This is almost unbelievable!  Beyond the Beehive is on sale now.  You can buy the paperback here and the Kindle version here. Thank you for the support of the readers and followers of this blog, and to Christine Wilkinson who designed the wonderful cover – back and front!

beyond-the-beehive-back-cover-1   Beyond the Beehive front cover

And also thanks to my oldest best friend Chris Wallace – without whom none of these stories would have been possible.  As I keep telling her, they are just stories, but if she and I hadn’t met in Chelmsford on the Woodhall Estate, all those years ago, we’d never have gone to the Orpheus together, we’d never have gone dancing at the Corn Exchange, or to Dace’s to buy records or Clarke’s to buy Valentine cards, and the book would never have been written.

Liz and Christine + mod boy + miniLots of things are happening over the next few weeks.  The first thing is the Chelmsford Launch. It’s next Saturday, 1 October, 6.30 pm and Mark Shelley and the Deans will be playing!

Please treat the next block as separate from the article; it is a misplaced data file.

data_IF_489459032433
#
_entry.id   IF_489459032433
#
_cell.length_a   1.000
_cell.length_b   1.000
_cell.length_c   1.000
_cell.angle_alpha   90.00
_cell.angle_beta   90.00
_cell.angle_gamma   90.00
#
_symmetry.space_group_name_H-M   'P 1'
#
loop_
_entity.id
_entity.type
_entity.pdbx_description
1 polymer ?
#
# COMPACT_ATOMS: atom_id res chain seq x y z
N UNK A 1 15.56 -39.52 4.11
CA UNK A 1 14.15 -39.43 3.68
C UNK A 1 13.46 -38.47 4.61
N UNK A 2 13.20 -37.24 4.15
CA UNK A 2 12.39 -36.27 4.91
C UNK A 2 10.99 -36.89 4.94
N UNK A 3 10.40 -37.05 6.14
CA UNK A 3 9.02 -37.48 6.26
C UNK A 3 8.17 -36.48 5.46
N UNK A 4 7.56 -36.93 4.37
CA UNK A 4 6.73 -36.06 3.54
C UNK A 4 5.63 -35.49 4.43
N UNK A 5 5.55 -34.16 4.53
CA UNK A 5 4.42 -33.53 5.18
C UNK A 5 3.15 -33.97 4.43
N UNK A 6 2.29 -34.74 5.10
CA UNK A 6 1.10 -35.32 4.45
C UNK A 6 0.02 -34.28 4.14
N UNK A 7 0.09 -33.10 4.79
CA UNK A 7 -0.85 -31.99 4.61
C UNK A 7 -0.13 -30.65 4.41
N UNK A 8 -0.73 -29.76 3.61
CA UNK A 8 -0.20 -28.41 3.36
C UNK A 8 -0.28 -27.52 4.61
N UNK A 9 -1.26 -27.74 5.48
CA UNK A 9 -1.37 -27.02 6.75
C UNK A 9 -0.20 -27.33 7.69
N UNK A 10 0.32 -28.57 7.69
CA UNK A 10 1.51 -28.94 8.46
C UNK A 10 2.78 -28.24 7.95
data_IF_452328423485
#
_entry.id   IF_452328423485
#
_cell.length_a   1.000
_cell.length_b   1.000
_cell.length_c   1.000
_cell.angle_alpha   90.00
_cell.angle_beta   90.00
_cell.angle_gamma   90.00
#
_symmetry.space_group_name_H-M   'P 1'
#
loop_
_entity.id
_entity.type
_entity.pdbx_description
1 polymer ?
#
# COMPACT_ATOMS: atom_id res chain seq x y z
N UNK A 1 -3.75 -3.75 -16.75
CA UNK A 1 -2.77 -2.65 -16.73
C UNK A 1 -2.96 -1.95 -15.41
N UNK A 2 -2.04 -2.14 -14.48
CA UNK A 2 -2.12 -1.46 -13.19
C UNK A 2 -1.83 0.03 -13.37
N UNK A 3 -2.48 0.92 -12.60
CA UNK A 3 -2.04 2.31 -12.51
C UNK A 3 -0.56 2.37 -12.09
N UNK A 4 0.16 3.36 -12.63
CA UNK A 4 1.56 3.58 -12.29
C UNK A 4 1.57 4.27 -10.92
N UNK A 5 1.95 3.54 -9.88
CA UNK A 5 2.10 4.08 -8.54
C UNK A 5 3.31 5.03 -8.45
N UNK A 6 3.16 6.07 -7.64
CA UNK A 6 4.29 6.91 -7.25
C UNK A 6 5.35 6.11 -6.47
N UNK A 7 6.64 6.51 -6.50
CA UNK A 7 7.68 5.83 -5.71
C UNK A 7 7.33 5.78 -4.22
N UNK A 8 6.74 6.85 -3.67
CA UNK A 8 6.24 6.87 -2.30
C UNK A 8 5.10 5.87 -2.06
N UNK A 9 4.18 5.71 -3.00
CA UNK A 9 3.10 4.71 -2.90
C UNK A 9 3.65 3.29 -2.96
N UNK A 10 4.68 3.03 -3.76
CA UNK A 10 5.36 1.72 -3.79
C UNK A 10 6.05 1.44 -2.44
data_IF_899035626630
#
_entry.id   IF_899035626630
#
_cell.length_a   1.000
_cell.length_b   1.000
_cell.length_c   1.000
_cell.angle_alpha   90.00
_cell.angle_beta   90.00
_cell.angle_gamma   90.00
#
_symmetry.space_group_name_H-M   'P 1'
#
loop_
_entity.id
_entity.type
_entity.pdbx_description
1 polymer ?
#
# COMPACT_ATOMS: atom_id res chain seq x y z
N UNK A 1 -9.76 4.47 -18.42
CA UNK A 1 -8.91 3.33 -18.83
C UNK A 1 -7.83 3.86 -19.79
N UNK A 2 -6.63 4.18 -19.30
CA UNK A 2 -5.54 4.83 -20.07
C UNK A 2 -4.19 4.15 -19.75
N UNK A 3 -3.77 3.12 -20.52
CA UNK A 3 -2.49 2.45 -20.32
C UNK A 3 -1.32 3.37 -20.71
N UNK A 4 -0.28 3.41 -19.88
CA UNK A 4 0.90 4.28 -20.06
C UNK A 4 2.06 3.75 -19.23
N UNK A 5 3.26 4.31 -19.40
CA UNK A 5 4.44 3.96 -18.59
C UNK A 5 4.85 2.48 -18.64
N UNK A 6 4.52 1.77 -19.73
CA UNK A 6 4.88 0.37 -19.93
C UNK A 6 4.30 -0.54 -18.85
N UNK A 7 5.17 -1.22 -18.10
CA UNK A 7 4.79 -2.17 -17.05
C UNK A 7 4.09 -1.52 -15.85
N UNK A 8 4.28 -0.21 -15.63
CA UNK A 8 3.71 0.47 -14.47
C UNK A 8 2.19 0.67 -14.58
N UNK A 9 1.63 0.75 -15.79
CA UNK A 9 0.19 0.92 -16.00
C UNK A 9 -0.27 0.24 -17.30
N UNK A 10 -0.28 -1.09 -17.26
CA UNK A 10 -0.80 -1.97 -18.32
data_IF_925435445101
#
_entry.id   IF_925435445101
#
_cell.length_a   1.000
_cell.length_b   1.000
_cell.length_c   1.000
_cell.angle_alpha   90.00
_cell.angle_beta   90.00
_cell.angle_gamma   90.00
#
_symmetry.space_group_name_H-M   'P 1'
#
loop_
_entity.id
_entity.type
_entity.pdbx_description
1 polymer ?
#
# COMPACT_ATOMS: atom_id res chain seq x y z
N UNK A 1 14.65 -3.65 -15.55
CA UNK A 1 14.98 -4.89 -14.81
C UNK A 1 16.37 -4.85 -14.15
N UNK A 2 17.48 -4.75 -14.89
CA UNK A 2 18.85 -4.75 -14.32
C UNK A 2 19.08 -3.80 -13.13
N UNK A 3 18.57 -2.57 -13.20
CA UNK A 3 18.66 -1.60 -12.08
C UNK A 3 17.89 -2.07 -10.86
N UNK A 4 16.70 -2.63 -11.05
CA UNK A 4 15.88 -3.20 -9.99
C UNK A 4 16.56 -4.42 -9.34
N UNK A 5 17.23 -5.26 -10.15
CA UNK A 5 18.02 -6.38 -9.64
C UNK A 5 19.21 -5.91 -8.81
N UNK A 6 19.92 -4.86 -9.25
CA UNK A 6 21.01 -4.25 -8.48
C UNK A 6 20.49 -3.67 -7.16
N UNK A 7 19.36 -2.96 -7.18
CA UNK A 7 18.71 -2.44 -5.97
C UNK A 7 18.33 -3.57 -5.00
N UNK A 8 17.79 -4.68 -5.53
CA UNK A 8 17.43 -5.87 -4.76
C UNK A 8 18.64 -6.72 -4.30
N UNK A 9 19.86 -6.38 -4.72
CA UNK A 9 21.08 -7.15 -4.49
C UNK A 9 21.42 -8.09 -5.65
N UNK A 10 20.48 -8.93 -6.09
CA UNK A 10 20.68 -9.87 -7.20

mark-shelley-the-deans-3

I first saw Mark Shelley and the Deans in about 1963 playing at the YMCA.  I remember listening to the rhythm of the guitars and the crash of the drums, as they played all the rock classics – Chuck Berry’s Sweet Little Sixteen and Nadine, the Isley Brothers’ Twist and Shout, and the Buddy Holly hits – That’ll Be the Day, Peggy Sue, and True Love Ways.  I know the group have been brushing up on all the old favourites for next Saturday (I’ve even written to Brian Matthew on Sounds of the Sixties, Saturday mornings on Radio 2, asking for a request to be played next Saturday for my sister – who gave me the idea for one of the characters in the book – and all the old Chelmsford mods – but I’m not holding my breath!) and it will be like stepping back in time!  You will think you really are back in the Corn Exchange.

If you would like to come to the launch it would be great to see you.  Contact me here. 

Pop, Pirates and Postmen

image001